|© UNICEF Pakistan/2011|
|Nine-year-old Saeen Bukhsh stands near the temporary shelter where his family took refuge after flood waters destroyed their home, in Farooqabad, Pakistan.|
By Jiun Kwon
NEW YORK, USA, 14 December: “All these houses have drowned. We are getting no help here,” said 9-year-old Saeen Bukhsh in September, after torrential monsoon rains and flooding destroyed his home in Farooqabad, Pakistan. “We don’t even have anything to put on the ground and sit.”
When the flood first hit four months ago, his family took refuge in a temporary shelter. His small village, engulfed in waist-deep water, was visible in the distance.
For many, it was the second such crisis in two years: Just a year after the flooding that overwhelmed the country in September 2010, the monsoon rains struck once more, sending hundreds of thousands of people from their homes.
Saeen’s was just one of many internally displaced families forced to leave, after accumulating flood waters destroyed their homes. “We put mud around our house to prevent water from coming in,” he said. “But it still did.”
Yet even though the initial emergency has passed, conditions remain stark for millions.
Farooqabad is located in the district of Mirpurkhas, one of the worst-hit districts in Sindh Province. Some 4.8 million people in the province are still affected by the flooding. But with certain areas remaining difficult to access due to standing water and mud, aid remains slow.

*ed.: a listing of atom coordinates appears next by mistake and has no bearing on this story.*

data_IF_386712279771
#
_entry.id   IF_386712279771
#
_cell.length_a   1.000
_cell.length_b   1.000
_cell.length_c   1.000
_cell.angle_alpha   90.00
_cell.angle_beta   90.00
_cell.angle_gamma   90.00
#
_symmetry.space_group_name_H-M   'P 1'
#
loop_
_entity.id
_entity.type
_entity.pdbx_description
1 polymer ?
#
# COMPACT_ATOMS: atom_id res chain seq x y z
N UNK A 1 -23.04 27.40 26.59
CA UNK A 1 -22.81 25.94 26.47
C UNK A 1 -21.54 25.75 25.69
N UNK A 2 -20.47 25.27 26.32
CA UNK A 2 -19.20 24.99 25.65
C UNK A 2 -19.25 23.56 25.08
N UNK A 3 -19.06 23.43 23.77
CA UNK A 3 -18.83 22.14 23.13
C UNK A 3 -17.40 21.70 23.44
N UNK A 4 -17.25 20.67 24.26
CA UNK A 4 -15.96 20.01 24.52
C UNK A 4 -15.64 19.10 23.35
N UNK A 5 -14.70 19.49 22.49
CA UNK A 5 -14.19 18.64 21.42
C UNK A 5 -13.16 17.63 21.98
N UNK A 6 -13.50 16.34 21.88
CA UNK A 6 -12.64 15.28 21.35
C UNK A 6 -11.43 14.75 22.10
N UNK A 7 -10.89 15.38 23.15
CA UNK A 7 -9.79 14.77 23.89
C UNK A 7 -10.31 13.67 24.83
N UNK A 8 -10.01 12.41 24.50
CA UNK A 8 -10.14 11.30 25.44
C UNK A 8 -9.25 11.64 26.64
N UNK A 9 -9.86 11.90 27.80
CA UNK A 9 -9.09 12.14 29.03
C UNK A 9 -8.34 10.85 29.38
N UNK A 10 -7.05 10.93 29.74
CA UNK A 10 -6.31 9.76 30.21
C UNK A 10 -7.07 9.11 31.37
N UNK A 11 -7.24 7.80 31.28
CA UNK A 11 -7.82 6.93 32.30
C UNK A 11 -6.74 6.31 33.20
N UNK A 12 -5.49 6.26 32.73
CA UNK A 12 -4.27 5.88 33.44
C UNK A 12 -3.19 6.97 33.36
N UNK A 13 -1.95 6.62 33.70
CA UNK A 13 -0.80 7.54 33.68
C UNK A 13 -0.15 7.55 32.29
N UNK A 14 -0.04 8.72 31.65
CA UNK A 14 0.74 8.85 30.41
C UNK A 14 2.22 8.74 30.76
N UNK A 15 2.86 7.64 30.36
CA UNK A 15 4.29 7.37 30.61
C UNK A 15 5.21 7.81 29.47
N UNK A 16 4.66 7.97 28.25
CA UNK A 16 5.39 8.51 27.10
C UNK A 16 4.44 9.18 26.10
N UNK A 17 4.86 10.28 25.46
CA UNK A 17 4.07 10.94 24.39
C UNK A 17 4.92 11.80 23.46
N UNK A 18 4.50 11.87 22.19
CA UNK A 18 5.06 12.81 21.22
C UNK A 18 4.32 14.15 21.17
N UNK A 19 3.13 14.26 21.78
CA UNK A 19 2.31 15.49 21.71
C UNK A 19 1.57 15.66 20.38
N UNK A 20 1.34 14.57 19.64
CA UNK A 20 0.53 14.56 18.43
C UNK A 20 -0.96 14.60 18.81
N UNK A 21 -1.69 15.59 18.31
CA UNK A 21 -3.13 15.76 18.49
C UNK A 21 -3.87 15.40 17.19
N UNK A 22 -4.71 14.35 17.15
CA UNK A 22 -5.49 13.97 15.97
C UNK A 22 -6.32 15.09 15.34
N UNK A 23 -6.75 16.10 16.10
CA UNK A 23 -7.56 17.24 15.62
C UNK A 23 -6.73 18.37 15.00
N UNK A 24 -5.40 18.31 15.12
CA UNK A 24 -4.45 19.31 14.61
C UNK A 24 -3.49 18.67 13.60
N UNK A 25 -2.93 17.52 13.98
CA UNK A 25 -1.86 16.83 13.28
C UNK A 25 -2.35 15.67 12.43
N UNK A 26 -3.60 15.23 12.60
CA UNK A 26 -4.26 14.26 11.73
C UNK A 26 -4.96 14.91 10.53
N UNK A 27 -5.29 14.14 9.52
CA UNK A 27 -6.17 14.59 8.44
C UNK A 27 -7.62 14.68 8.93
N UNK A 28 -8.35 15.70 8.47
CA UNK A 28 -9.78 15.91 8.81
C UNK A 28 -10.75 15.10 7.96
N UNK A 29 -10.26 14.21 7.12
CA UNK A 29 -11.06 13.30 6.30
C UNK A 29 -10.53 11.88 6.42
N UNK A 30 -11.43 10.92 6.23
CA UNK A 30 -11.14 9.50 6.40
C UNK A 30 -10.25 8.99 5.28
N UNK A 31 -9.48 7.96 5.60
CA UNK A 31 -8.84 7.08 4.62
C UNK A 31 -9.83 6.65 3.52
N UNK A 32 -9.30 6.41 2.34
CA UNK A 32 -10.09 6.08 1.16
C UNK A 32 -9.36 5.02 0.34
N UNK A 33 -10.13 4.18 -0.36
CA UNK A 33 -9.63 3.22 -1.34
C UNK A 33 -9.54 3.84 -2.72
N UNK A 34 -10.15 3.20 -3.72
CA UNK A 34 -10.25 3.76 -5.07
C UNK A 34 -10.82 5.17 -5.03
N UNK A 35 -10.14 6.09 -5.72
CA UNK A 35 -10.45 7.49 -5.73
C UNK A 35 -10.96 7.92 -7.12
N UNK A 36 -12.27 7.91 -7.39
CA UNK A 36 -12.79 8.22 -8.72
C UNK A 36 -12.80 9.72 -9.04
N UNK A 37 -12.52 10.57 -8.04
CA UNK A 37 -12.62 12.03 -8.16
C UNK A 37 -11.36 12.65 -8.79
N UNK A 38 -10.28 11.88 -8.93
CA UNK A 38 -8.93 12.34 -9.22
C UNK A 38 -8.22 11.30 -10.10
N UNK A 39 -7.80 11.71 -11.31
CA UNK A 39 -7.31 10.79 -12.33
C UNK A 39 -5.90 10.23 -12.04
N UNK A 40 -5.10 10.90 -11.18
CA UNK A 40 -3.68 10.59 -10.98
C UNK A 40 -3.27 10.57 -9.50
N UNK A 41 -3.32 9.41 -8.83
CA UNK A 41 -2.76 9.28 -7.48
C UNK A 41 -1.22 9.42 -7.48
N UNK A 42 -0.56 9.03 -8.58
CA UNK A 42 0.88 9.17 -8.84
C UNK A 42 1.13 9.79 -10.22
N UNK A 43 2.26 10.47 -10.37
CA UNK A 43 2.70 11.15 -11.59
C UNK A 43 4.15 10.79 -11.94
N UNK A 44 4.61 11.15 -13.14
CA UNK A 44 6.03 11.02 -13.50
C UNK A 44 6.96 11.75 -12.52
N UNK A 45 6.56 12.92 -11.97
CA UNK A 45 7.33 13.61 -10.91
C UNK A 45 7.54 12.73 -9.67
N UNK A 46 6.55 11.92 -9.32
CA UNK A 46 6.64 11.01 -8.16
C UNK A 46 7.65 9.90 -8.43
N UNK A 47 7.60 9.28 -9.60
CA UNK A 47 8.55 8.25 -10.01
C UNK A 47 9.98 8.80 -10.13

According to the UN Office for the Coordination of Humanitarian Affairs (OCHA), a large proportion of flooded areas remain under water. Risk of diseases and poor hygiene and adequate sanitation continue to be serious concerns. Water and vector-borne infections have increased in severely affected areas, where health facilities are still damaged from the floods.
Education is also a concern, with over 733,000 children forced out of damaged schools. And though the number of shelter camps is decreasing, many families are returning home to find little or nothing left to salvage, and their livelihoods destroyed.
A need for funding
UNICEF is working to bring relief to those affected by this disaster, providing medical assistance, food and temporary shelters.
But funding gaps remain a major hurdle, and the most immediate concern. Of the total US$50.3 million required in the Rapid Response Plan to provide aid to women and children between September 2011 and March 2012, only US$18.4 million has been received. Without the necessary funds to support the relief, it will take longer and longer for families like Saeen’s to rebuild.
“What can we do if it rains,” he said, wiping tears from his face. “It is God’s will – it is God’s will.”
Pakistan flood crisis 2011